Monday, December 28, 2015

Pear Crisps

There is only one ingredient in this recipe. One-ingredient recipes hardly exist in our style of cooking. Not even sugar or salt and pepper are needed to bring out the best in these pear crisps. Ellie Krieger's instructions are: slice the pear very thinly lengthwise, using a mandoline. The slices were cut so thin I can hardly pick them up in one piece and transferred them onto the baking sheet.

But I proceeded with all the necessary steps. Bake them in the low-temperature oven (225°F in a convention setting and 200°F with convection heat). When it came time to turn the slices, the pear slices were too delicate to be messed with. I knew they would not be able to withstand any man- or woman-handling. So I left them alone and let them finish baking in the oven.

I was a little deflated. Two hours have come and gone. Didn't look like there would be much to show for. Then I proceeded to start a new batch before the first batch finished baking. Feel free to experiment with different thickness in slicing the pear. Thinner slices get crunchier after baking. Thicker ones get more chewy. Slightly thinner than 1/8 of an inch seems to work best for me.

What I did not foresee was how beautiful and sturdy the crisps from the first batch (thinnest slices) turned out after they dried. The intricate pattern of the pear core was fully reviewed. These crisps were feather light. One gust of air would have blown them away. They are thin and light enough to be used like tuile cookies (but without the typical ingredients of sugar, flour, egg or butter) to adorn any dessert dish. A true revelation! One simple ingredient perfectly transformed into nature's spectacular and healthful treats, as well as candies to our eyes and palate.

Bosc pear crisps

Postscript: My husband was so impressed with these healthful 100% pure fruit crisps. He made four trays of Honeycrisp apple and Bosc pear crisps late at night, given the oven temperature and other details I might have mentioned. Next morning, I found dishes of these beautiful crisps in the kitchen. (I was impressed he knew how to operate the oven. First time he's ever used the dual-fuel convection oven.) They were perfection!

Friday, December 25, 2015

Lobster, Fennel and Grilled Grape Salad

This is what I came up with for a light fare for Christmas lunch. Fancy. Healthful. One-dish wonder. Don't come across that many lobster dishes like this in cookbooks, I wonder why?

This salad was first made in Sardinia for Yotam Ottolenghi's television series, Mediterranean Feast. I marked it as one of the dishes I wanted to cook when I got his new cookbook, NOPI.

With lobster prices cheaper (per pound) than most other fresh seafood, such as scallops, shrimps and fishes, there is no reason why lobsters shouldn't be making more frequent appearances on our table. Lobster is among one of my family favorites. Even the lobster heads and shells, the part we don't eat, would eventually be used and turned into a lovely, deep-flavored broth. I like using this homemade broth for seafood risotto. Yum!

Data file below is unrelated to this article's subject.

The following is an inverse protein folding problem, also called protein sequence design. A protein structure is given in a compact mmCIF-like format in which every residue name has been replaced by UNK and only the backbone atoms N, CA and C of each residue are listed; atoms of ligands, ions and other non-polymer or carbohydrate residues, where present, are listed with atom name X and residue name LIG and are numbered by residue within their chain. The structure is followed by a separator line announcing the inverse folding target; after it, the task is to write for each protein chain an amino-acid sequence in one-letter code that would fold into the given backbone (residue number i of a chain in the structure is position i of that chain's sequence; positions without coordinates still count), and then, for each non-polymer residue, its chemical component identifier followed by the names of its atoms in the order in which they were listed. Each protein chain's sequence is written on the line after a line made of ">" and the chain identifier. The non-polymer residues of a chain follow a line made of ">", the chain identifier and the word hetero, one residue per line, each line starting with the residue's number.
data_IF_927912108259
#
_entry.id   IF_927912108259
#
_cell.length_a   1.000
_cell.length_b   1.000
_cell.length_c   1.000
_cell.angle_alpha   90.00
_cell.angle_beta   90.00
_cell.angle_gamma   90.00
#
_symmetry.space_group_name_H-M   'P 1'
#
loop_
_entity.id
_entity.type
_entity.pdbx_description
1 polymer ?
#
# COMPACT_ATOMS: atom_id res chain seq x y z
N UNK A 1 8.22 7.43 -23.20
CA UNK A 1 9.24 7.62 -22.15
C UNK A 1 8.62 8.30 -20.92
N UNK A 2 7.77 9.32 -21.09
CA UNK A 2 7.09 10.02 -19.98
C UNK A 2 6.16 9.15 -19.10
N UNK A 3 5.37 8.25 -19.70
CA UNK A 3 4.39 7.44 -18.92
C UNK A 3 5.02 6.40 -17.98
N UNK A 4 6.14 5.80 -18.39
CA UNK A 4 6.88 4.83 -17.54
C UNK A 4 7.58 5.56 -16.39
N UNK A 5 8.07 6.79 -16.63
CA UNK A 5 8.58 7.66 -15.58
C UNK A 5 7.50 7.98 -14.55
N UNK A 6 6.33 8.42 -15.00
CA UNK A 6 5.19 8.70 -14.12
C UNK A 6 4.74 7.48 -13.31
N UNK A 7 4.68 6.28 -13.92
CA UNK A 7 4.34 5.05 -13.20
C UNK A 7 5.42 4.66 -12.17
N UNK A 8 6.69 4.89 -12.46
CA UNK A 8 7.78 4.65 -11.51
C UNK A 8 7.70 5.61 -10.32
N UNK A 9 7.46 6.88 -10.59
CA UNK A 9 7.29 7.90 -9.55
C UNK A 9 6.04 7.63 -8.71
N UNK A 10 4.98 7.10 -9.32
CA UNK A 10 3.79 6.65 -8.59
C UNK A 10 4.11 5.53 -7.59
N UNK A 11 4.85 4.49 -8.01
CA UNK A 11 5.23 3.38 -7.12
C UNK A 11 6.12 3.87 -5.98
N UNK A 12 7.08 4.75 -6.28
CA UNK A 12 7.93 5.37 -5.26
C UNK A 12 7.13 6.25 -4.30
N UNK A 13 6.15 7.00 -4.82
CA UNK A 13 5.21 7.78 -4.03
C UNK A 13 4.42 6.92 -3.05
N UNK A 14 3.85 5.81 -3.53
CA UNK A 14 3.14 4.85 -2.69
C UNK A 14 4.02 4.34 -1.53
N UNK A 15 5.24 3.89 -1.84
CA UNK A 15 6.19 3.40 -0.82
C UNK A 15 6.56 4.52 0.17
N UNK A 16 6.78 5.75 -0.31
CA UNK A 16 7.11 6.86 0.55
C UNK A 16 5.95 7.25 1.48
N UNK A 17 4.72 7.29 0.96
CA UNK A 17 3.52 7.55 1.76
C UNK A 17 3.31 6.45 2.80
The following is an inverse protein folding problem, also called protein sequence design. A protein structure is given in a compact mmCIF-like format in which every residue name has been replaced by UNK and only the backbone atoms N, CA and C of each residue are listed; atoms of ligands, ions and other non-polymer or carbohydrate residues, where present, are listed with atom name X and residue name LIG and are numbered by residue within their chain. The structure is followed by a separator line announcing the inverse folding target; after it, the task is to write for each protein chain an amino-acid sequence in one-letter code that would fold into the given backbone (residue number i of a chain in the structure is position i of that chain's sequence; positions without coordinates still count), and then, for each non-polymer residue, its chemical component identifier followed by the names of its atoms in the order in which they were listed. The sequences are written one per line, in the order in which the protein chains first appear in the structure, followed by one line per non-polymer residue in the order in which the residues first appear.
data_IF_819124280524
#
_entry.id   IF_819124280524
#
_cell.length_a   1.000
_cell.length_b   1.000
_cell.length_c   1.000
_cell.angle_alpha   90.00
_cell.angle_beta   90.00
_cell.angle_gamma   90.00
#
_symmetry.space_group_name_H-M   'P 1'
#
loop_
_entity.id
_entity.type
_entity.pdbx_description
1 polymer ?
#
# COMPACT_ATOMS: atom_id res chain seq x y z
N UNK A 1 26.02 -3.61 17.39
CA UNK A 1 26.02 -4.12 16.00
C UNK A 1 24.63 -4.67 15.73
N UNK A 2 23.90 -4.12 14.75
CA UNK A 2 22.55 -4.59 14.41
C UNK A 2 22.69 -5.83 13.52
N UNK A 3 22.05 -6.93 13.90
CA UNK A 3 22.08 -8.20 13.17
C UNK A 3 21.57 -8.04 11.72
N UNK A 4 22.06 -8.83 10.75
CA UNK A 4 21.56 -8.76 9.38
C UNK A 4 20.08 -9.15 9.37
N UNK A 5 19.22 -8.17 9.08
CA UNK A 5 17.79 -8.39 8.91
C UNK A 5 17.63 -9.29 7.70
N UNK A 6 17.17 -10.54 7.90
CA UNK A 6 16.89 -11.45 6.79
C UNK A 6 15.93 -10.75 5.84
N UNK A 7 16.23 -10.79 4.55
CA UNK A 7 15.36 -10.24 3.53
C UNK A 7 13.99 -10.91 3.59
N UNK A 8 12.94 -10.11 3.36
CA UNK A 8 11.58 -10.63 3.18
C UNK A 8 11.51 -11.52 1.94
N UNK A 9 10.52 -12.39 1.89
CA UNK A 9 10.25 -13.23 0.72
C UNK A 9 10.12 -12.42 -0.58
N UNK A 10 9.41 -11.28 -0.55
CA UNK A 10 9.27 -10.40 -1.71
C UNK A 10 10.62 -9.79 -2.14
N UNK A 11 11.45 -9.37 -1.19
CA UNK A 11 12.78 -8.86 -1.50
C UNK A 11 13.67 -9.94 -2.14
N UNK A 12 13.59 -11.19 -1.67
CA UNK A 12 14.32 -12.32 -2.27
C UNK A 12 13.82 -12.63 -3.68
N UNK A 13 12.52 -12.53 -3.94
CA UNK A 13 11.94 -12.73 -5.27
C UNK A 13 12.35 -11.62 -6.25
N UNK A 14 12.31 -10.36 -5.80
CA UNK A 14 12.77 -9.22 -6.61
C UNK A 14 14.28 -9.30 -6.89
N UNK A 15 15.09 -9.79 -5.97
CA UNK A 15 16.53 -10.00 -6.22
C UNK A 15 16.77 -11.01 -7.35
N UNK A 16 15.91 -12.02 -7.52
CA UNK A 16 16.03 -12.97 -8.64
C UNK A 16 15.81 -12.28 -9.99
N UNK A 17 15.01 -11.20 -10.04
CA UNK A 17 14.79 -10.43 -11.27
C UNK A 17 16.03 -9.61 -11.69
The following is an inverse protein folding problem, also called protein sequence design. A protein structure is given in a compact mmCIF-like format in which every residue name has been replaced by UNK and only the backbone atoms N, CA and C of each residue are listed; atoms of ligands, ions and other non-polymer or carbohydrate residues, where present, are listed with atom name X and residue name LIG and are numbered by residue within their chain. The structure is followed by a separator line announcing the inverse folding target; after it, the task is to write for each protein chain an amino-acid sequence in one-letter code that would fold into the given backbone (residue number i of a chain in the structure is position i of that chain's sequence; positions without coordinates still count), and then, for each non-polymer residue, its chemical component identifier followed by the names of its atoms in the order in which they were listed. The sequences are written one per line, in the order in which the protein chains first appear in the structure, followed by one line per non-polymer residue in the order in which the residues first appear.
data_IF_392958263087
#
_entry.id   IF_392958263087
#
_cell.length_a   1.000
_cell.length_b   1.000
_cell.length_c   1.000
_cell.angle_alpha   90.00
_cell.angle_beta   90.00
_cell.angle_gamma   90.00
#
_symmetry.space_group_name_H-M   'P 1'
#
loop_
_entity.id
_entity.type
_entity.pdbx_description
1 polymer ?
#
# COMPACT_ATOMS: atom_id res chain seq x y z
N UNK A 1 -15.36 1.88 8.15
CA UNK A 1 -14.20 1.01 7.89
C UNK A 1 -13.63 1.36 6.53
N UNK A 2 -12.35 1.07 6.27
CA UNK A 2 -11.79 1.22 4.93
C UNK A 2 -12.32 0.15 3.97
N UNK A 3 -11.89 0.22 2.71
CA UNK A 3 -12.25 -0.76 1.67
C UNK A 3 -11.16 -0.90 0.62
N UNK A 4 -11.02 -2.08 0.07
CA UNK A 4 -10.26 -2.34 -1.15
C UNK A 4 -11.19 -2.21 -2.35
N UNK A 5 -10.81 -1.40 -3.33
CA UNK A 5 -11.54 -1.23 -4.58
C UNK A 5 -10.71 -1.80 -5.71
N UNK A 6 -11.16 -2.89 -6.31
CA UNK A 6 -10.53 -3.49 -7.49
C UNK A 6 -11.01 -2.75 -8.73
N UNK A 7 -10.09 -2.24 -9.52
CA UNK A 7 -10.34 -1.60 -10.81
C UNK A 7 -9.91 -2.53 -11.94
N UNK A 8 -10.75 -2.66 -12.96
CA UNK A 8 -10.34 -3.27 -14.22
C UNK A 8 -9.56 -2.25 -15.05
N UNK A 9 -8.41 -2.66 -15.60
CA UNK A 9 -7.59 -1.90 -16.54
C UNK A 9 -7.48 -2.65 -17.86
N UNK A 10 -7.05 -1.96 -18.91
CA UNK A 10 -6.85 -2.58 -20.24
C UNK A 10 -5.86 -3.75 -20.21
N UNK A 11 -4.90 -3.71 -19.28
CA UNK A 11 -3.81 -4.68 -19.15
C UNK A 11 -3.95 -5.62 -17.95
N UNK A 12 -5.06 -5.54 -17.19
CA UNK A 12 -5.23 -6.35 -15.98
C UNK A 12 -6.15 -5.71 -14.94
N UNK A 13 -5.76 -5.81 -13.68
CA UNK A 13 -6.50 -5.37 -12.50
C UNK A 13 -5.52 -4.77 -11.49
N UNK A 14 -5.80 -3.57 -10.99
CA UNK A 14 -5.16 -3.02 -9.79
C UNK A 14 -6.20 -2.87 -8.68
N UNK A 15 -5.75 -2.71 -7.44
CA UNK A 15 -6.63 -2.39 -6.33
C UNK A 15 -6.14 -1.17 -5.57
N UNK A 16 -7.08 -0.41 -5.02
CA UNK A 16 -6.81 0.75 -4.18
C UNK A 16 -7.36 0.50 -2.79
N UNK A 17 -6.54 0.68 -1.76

I served the salad warm. The lobsters were steamed, slightly cooled and de-shelled. The fun part was grilling the grapes until split, smoky and charred, which gave them a sweet caramelized taste. Fennel slices were grilled the same way. As a result, the salad took on a charred flavor that went well with lobster and endive. I added radicchio, with a slightly bitter and spicy taste similar to that of endive, which made the salad a more substantial one for a light and special holiday luncheon.

Merry Christmas!

Tuesday, December 22, 2015

Squash with Cardamom and Nigella Seeds

The last of the basket of butternut squash harvested in the fall was finally put into another inviting dish among all the wonderful squash dishes posted earlier since September. Over the weeks, I've found out that storing squashes in a cool place did wonder in intensifying their flavor.

The citrus flavor of cardamom balances exquisitely with the sweetness of squash. I won't have thought of putting the two together. The other Middle Eastern spices of cumin, coriander, turmeric and cinnamon literally dance in your mouth as a single unifying note, creating a warm and exciting dish that competes well with any holiday dishes. After one bite, you would never think twice about using vegetables as a main dish. Who says vegetables have to be boring. This squash with cardamon dish delights the senses and wins me over.

I had a difficult time finding nigella seeds, one of the ingredients in this recipe, in my neighborhood. I asked around for leads. The fact that nigella seeds are a confusing spice, and go by many names, does not help. In India, where nigella seeds are grown, they are known as kalonji. In the U.S, they are called charnushka. They are also frequently, and mistakenly, called black onion seeds, black cumin and black caraway. However, they have no relationship to onion, cumin or caraway, and are very much their own spice. Guess what, a bottle of nigella seeds from Sainsbury's (of UK) magically showed up on my doorstep. Remarkably, while not totally surprised, my dear friend (and angel) R brought it back from a recent trip to London. I was dumbfounded that Christmas came early this year!